How People Spent Their Holidays During Quarantine (And Tips On How To Make Them Better)



COVID Christmas ornament

Anastasia Gordivsky, Staff Writer

Holidays are always some of the most exciting times of the year. From dressing up in costumes on Halloween to celebrating Christmas, Hanukkah, or Kwanzaa with family and friends to dressing up in costumes on Halloween, many people have a wide variety of traditions, and all of them provide a sense of peace, pleasure, and fun. But after the sudden COVID-19 pandemic occurred in the U.S in March, many rules have been established in order to keep states, cities, and communities safe.

This affects how people have celebrated holidays, since they can’t celebrate in big gatherings, which leaves activities like having an open house with dozens of family or counting down the seconds until midnight in New York City’s Times Square out of the question. Fortunately, there have still been celebrations in quarantines, even if usual traditions may have changed. Here are some ways people have celebrate safely:

Winter holidays:

  • Christmas tree buyers followed social distancing protocol around other people who bought a tree, and wore a face mask to stay safe. People planning on traveling somewhere for the winter holidays and February break should cancel their travel arrangements and stay home instead. Traveling to other places is not an option for people who want the Covid-19 pandemic to end soon.
  • There were still ways to celebrate Hanukkah at home. Lighting candles and making food for Hanukkah were great options. People could still play with dreidels at home. Inviting friends and family for a feast was little different this year by having the feast through Zoom instead.  Rebecca Towvin, 6th grade, said, “Usually, me and my family will invite friends and family over, and we all eat traditional foods and do the traditional ceremonies. I celebrate Hanukkah, so we’ll make latkes and we’ll pass out gelt, which are little chocolate coins, and we will light the menorah for every night of Hanukkah. I think we’re going to actually do that stuff, just we’re going to be zooming with our family and friends and then we are going to eat the meals just with us.”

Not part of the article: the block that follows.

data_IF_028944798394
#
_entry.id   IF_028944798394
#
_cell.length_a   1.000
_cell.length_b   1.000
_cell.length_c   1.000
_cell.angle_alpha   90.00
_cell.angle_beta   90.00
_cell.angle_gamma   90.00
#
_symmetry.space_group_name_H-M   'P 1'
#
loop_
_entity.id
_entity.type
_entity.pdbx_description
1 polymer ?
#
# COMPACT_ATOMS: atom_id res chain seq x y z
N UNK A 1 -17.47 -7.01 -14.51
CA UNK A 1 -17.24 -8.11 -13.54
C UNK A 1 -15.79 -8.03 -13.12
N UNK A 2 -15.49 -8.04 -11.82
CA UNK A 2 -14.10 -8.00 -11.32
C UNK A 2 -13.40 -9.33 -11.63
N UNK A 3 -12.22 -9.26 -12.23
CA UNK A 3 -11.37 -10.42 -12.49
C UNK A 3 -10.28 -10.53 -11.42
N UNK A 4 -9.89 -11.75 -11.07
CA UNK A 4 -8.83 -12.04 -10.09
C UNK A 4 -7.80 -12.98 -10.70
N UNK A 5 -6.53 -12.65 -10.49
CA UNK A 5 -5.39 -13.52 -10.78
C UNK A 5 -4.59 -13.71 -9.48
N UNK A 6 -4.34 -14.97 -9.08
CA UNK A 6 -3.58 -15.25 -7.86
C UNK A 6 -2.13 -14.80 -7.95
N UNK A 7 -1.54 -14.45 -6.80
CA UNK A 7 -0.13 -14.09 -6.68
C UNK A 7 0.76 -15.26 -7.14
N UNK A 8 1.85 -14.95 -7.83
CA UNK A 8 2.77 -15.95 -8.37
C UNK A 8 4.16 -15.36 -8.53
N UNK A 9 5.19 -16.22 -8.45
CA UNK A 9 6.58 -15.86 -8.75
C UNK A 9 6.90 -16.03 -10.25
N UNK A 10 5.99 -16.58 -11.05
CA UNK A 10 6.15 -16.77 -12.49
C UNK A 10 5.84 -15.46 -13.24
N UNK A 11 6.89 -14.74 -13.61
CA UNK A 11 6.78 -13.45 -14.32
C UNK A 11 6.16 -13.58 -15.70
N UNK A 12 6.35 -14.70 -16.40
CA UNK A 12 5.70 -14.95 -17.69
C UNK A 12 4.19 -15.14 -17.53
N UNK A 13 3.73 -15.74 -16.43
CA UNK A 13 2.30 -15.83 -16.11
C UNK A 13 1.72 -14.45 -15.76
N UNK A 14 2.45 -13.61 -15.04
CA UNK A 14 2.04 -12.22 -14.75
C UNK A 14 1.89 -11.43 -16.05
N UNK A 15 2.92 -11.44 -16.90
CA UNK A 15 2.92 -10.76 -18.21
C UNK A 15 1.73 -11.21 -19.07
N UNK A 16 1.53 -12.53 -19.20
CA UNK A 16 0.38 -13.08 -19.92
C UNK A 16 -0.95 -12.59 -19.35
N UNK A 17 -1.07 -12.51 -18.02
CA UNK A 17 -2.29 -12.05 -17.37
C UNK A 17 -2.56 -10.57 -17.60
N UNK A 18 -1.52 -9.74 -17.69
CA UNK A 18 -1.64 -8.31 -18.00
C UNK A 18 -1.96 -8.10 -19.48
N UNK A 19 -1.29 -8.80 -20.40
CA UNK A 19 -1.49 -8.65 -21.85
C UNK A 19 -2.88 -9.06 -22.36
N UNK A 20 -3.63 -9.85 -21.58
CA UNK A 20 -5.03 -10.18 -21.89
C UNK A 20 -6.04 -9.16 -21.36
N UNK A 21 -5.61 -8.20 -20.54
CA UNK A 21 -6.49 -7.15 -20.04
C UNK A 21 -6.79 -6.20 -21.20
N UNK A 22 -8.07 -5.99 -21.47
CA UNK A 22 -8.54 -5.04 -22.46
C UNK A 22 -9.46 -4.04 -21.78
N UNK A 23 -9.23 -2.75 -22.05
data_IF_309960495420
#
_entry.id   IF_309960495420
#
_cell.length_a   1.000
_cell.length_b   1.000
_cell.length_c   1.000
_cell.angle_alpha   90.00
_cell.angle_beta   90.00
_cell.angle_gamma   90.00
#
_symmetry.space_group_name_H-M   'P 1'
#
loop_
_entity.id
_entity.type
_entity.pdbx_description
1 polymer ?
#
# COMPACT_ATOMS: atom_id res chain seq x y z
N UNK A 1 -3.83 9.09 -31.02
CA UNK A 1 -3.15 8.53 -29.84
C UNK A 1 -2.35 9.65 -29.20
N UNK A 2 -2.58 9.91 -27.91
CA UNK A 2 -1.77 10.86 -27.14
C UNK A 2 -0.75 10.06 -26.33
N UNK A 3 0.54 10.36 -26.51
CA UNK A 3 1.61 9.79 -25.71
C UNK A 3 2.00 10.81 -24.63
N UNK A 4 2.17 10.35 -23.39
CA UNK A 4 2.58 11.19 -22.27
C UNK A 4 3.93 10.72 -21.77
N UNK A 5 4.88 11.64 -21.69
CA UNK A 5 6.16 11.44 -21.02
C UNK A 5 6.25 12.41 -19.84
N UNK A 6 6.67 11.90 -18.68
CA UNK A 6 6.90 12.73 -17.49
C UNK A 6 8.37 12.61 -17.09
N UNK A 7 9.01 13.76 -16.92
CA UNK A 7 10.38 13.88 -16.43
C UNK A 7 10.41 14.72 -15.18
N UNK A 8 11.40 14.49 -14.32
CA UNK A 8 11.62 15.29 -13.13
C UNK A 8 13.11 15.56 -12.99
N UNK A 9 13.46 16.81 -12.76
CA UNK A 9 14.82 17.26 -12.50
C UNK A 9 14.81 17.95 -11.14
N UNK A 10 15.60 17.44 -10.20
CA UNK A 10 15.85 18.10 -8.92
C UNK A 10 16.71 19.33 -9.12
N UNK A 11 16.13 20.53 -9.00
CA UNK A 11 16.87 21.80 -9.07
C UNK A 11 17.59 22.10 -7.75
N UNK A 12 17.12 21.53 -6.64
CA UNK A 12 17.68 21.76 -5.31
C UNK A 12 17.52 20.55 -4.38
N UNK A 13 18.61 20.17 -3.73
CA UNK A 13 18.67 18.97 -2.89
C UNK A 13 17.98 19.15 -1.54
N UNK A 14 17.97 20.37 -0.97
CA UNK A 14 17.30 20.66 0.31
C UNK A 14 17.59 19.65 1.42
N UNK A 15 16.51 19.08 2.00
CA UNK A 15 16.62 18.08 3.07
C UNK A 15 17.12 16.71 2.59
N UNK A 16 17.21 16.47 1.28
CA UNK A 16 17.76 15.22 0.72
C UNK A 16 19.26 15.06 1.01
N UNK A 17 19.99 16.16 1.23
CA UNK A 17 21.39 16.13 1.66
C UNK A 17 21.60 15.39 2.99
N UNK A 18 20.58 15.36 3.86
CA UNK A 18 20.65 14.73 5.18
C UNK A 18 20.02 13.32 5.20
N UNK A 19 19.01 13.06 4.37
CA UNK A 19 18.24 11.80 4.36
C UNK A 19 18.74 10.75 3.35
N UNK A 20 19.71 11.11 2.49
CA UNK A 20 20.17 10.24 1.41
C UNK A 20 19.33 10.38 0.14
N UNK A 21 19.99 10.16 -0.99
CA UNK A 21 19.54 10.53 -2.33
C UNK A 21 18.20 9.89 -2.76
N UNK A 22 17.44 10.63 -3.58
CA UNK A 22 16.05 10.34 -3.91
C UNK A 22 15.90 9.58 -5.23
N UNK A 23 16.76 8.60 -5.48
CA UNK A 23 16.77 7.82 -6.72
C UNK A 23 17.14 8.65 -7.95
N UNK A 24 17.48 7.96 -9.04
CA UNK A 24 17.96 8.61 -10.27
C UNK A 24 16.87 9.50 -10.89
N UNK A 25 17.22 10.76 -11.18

• People who celebrate Kwanzaa host festivities and a feast shouldn’t invite too many people to slow down the spread of germs and the coronavirus.
  • Not too many family members from different places should come over to celebrate the winter holidays, and the gathering limit is no more than five people so there will be a smaller chance of getting the coronavirus. “On New Year’s Eve, I invite over my cousins, and we all make random decorations, play games, and of course stay up till midnight so we can watch the countdown.”, says Hina Sheikh, 8th grade, “I don’t think we’ll be able to do much of these gatherings because of the current pandemic. Though if we do, we may have to limit the number of people to as few as possible and enforce the CDC guidelines.”
  • Many new traditions can be tried this year too. Sofia Yusufzai, 7th grade, said, “During the winter holidays, I usually spend time with my family. My family doesn’t celebrate Christmas, or any holidays, but we like to use the time to spend it somewhere nice, like, sometimes, we will go on a vacation together, and sometimes if it’s really snowy and we can’t go anywhere, we will usually just stay home and have sleepovers together. Since we can’t see each other, we will probably go and do snowball fights and things like that, like outdoor stuff.” There are plenty of options for new traditions this year, so be creative and come up with a plan!


  • Thanksgiving dinner hosts couldn’t invite too many people, unless they were family members and/or live nearby.
  • When people shop for food for Thanksgiving, they had to make sure they wore plastic gloves to keep hands clean, and wear a face mask to keep other people safe, and follow the social distancing guidelines by social-distancing from other people to lessen the spread of germs
  • People coming to a Thanksgiving dinner should wear a face mask in order so their families and friends’ families can stay safe from the coronavirus. Staying home and not going to the Thanksgiving dinner was strongly encouraged for people who feel a little sick. They could host their own at home instead. And one should always make sure to wash their hands before eating. Hina Sheikh, an 8th grader, said “We usually celebrate Thanksgiving with our family and friends, and eat dinner together, talk, and play games.”


A COVID-safe Halloween candy chute
  • Trick-or-treaters couldn’t go with too many people, or went with their families.
  • Refraining from walking up to people’s porches and getting candy from the bowl being held by the person, like people usually do when they trick-or-treat, isn’t safe. A safer option is going to houses with “Help yourself” bowls where they could pick out candy. Try to pick out candy that is wrapped in small bags, where there is a smaller chance of germs getting in.
  • Halloween party hosts should set limits for up to six people to ensure that the party won’t be too dangerous to attend
  • People who handed out treats needed to find creative ways to do so. Some ideas were to make “Help yourself” signs to put in the front yard, and laying out some candy in hand wrapped bags or cups, so the germs from trick-or-treaters’ hands won’t spread to the candy in the other bags/cups. Or try handing out candy through a chute.